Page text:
Sex and Gender in Society: Differences, Preferences & Characteristics

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  • 0:01 Defining Sex vs. Gender
  • 2:21 Non-Traditional Genders
  • 4:43 Sexual Orientation
  • 7:20 Lesson Summary
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Lesson Transcript
Instructor: Wind Goodfriend

Wind has her PhD in Social Psychology and Master's in Social Psychology from Purdue University.

You might think you know everything about the differences between boys and girls, but this lesson covers less commonly understood topics. After defining sex vs. gender, it covers less common sexual identities, such as intersexed and transgender individuals. In addition, theories on sexual orientation are covered, including both categorical and continuum perspectives of sexual interest.

Defining Sex vs. Gender

Have you ever gone shopping for toys and noticed that in most stores, toys are separated into sections for girls or boys? The girls' section is probably bright pink with sparkly ponies and princesses everywhere. In contrast, the boys' section is usually blue and brown with toys like plastic guns, soldiers and cars. Our society teaches little girls and boys our stereotypical expectations very early on. This lesson focuses on the concepts of sex and gender, then discusses non-traditional forms of gender, such as transgenders. Finally, we'll cover the idea of sexual orientation and how different orientations might be viewed in society.

First, we should define the difference between the terms 'sex' and 'gender.' In most social sciences, sex refers to biological differences between males and females. Biological differences are usually split up into two categories. The first category is called primary sex characteristics, which include internal and external genitals. Put simply, men have a penis and testes, while women have a clitoris and ovaries.

The second category that is used to differentiate between men and women is called secondary sex characteristics, which includes non-genital differences. For instance, there are hormonal differences: Men produce more testosterone, while women produce more estrogen. Men are usually taller and physically stronger than women, have more facial hair and they more often tend to go bald.

In contrast to the biological concept of sex, gender is how masculine or feminine a person feels and how he or she expresses those traits to others. Some scientists state that gender is where you fit on the gender spectrum. Modern gender studies try to avoid defining gender based on gender stereotypes. For example, we used to have stereotypes about men being better at math, enjoying sports and being more stinky and messy than the average woman. And we used to have stereotypes about women enjoying being around children, baking and wearing pink frilly dresses. When you think about your own preferences and behaviors, are you pretty masculine or are you more feminine? This psychological experience of being male or female is gender.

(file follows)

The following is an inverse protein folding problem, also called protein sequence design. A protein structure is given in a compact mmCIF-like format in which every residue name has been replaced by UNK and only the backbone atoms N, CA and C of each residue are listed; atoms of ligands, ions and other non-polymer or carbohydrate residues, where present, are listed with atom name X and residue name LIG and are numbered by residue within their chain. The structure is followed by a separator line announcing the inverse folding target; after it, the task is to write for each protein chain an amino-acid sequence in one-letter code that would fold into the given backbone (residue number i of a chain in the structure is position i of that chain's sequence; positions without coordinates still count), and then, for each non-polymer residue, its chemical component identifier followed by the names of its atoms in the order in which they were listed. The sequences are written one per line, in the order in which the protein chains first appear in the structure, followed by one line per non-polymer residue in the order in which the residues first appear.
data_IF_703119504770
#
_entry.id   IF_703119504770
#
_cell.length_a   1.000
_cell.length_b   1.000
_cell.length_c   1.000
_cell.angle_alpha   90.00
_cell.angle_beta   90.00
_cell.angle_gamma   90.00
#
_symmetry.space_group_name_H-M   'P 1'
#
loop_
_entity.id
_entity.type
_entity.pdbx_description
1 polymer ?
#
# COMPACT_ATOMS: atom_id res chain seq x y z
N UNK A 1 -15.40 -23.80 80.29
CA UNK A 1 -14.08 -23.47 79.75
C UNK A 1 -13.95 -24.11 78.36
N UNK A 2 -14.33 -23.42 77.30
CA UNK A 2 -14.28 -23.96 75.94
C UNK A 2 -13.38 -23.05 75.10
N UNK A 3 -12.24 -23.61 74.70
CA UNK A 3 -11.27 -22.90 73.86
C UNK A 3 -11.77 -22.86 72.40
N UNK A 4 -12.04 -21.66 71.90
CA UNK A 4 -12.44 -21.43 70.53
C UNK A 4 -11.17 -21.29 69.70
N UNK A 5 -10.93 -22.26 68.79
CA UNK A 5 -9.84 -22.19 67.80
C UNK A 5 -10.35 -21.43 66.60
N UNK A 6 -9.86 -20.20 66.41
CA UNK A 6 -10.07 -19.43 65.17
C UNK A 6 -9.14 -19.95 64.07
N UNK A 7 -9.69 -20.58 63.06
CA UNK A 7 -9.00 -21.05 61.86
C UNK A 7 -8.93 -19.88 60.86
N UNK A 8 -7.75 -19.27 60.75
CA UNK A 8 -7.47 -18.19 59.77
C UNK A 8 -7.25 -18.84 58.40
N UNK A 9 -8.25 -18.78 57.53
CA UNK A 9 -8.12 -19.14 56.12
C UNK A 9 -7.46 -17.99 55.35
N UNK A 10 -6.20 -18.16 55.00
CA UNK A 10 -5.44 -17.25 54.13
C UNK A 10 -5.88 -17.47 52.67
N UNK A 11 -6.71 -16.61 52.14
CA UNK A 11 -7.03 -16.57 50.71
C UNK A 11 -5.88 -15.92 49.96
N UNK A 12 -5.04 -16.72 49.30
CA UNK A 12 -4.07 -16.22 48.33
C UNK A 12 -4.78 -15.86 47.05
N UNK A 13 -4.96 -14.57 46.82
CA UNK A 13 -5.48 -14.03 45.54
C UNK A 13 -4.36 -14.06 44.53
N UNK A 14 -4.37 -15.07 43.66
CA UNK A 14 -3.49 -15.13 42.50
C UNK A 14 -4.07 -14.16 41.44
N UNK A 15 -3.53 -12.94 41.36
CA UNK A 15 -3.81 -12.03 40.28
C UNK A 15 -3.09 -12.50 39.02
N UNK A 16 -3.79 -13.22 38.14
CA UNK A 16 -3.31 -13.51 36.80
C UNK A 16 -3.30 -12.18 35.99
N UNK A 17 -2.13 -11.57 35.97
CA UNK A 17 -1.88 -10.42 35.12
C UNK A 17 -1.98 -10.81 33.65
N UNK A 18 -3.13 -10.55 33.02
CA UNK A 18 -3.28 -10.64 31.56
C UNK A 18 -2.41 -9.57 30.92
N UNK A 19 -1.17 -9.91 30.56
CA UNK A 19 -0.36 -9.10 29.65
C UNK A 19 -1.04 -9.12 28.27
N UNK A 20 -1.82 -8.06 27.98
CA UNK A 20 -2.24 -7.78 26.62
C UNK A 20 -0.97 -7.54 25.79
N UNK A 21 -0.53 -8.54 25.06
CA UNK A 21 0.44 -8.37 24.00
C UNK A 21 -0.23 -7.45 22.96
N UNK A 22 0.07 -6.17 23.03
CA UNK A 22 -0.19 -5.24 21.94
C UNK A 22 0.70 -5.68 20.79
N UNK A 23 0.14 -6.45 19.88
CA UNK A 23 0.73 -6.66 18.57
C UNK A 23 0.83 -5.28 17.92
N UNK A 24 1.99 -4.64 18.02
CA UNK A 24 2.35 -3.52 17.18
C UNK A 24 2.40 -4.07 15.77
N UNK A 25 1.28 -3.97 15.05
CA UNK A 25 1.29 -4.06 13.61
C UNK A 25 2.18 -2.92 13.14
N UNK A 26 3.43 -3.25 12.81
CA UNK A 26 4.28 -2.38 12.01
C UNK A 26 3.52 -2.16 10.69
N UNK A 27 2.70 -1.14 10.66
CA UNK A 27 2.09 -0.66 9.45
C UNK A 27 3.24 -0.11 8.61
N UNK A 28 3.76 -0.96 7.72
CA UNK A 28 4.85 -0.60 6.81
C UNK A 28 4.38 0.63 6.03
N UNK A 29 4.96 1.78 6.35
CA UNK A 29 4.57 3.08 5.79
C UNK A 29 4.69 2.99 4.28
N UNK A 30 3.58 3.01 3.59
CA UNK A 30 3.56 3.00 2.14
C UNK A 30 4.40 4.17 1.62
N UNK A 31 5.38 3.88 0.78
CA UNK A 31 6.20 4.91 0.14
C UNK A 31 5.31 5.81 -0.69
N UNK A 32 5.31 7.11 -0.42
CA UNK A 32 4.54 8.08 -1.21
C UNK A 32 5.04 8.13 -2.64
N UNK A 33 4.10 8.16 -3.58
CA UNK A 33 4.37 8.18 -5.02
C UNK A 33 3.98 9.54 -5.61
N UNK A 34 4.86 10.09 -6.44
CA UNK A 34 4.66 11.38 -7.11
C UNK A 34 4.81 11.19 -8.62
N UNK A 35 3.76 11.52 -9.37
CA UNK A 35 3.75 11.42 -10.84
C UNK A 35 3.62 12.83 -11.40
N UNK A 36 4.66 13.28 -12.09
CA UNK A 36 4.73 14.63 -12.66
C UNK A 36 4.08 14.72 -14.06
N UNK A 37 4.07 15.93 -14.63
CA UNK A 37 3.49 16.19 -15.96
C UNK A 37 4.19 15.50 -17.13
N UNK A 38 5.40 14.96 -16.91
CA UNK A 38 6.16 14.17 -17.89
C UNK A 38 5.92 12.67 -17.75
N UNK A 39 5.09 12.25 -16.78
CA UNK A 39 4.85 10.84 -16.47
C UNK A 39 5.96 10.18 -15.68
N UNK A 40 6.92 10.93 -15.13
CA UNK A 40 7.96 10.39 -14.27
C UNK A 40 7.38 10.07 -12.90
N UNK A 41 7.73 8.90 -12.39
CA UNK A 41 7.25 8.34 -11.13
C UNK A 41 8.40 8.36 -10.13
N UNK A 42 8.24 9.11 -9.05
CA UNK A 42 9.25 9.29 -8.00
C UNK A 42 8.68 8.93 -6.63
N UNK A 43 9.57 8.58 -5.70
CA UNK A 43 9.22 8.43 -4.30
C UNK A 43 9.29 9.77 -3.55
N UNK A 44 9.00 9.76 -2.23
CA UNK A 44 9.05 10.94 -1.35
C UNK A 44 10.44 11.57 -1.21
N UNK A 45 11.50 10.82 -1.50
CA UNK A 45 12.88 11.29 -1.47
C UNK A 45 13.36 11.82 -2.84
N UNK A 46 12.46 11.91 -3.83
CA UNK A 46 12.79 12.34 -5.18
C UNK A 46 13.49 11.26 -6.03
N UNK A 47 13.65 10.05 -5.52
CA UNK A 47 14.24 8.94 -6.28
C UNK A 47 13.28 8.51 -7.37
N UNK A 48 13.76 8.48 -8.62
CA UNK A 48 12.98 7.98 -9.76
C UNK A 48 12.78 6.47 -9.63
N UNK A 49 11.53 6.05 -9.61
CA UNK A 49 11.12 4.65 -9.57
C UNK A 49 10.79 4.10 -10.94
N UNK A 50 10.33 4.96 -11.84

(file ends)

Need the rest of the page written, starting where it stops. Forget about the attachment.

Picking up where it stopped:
Non-Traditional Genders

Now that we've defined sex and gender, you might not have realized that so far, we've only talked about the concepts in terms of male versus female. Many people do not consider the fact that many people who study these topics acknowledge that there are, in fact, more than two categories of sex or gender. There are two concepts that are important for you to know.

The first concept is that of people who are called intersexed. Intersexed people have an unusual biological makeup that doesn't match either a traditional male or female. For example, traditional men have a chromosome pair we call 'XY,' and traditional women have a chromosome pair we call 'XX.' Did you know that there are lots of other possible combinations? There are people who have three chromosomes, such as 'XYY' or 'XXX.' These people often have genitals that are some kind of mixture, such as a small penis or an enlarged clitoris.

There are other types of intersexed people who have one of the traditional pairs of chromosomes, but their hormones are unusual, such as getting extra doses of testosterone or estrogen when they were fetuses. This results in other types of bodies, such as a body that might have both a penis and breasts. Scientists now acknowledge that because of intersexed conditions, there are really more sexes than just male and female. If you count all the different possible intersex conditions, you might say that there could be 20 different possible sexes, or more.

Another way that people might not match how we traditionally view sex and gender is if they are transgender. Transgender people feel that they are a different sex than the one based on their physical body. So a transgender person might be biologically male, but feel inside that they are really a female. This person might prefer to wear women's clothes, go by a woman's name and date men. It could be the other way around, as well; a biological female might feel inside that a male assignment is more fitting.

Transgender people sometimes take hormones or have surgery to change their bodies to be more in alignment with how they feel on the inside. A similar term you might have heard is transvestite, which refers to people who are comfortable with their biological sex but prefer to wear opposite-sex clothing. Being a transvestite does not necessarily mean that you are also a transgender; they are two different things.

Sexual Orientation

The last topic we'll cover in this lesson on sex and gender is the idea of sexual orientation. Sexual orientation refers to whether you are sexually attracted to men, women or both. Most of the time, sexual orientation is divided into three possible categories.

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